There are 3 components –
- Definitions of non-small words (At, is, on, the etc. are the small words).
- The Linguistic rules which the small words indicate.
- The interconnections between the words.
E.g. – John is at home today.
Lets see the 3 components –
- Firstly, we should know the definitions of the non-small words John, Home and Today. John is a boy. A home is a place/structure for staying inside. Today is the present day.
- ‘Is’ indicates being. (‘X is’ indicates the being of X). ‘At’ indicates the location of the subject. (‘at X’ indicates that the location of the subject is X).
- Look at things this way. We are just given words – 5 words – 1) John, 2) home, 3) at, 4) is & 5) today. The specific order is 14325 – John is at home today.
Why do we write from left to right, one word after another? This brings with it a certain basic simpl principle in making sense of the connections between the words.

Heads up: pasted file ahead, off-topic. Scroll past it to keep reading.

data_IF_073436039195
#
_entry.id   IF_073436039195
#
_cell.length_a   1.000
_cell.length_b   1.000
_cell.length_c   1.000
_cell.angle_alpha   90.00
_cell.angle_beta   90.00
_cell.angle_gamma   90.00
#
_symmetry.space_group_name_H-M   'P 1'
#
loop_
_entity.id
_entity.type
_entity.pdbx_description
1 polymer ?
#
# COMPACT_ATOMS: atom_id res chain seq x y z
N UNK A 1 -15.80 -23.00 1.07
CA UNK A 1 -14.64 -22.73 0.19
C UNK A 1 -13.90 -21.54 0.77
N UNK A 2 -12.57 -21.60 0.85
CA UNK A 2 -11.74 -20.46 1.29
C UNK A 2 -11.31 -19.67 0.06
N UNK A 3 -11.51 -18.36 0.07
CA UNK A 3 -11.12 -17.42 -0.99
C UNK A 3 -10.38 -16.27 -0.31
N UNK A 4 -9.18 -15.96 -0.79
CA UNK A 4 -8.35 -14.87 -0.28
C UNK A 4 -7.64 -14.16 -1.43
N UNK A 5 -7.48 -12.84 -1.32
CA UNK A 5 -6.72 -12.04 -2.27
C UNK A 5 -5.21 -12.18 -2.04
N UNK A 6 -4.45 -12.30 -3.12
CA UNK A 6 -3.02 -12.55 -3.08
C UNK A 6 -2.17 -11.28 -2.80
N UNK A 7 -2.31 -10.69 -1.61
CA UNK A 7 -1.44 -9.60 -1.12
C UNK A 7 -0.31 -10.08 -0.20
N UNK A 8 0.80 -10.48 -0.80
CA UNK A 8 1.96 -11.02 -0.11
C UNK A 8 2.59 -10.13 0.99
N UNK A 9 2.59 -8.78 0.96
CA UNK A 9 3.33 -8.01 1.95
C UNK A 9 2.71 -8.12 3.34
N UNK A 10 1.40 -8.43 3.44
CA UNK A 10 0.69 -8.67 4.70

It is – Whenever there is a fragment A from the beginning (containing words w0 w1 w2 w3 …..wn-1), followed by a word ‘wn’, the linear left-to-right order indicates “it is (‘w0’ which is ‘w1’ which is ‘w2’….) which is ‘wn’ + remnant”.
Now, combine all the 3 components above.
- Firstly, John is a boy. Home is a place/structure for staying inside and today is the present day.
- ‘Is’ is being. ‘At’ indicates location of the subject.
- Now lets apply the 3rd component along with the 1st 2.
John is : It is John which ‘is’ + at home today.
John is at : It is John which is being, which is ‘at’ + home today.
John is at home : It is John which is being, which is located at, which is ‘home’ +
John is at home today : It is John which is being, which is located at, which is home, which is (on) this present day.
- Every ‘which’ applies to the word just preceding it.
- The single-quoted words in the meanings of the fragments indicate that they are from the original sentence. Any repetition (for example, of is and at without the quotes indicates normal English usage of theirs; nothing to do with they being present in the original sentence).
The above scheme provides a basic understanding of a simple sentence.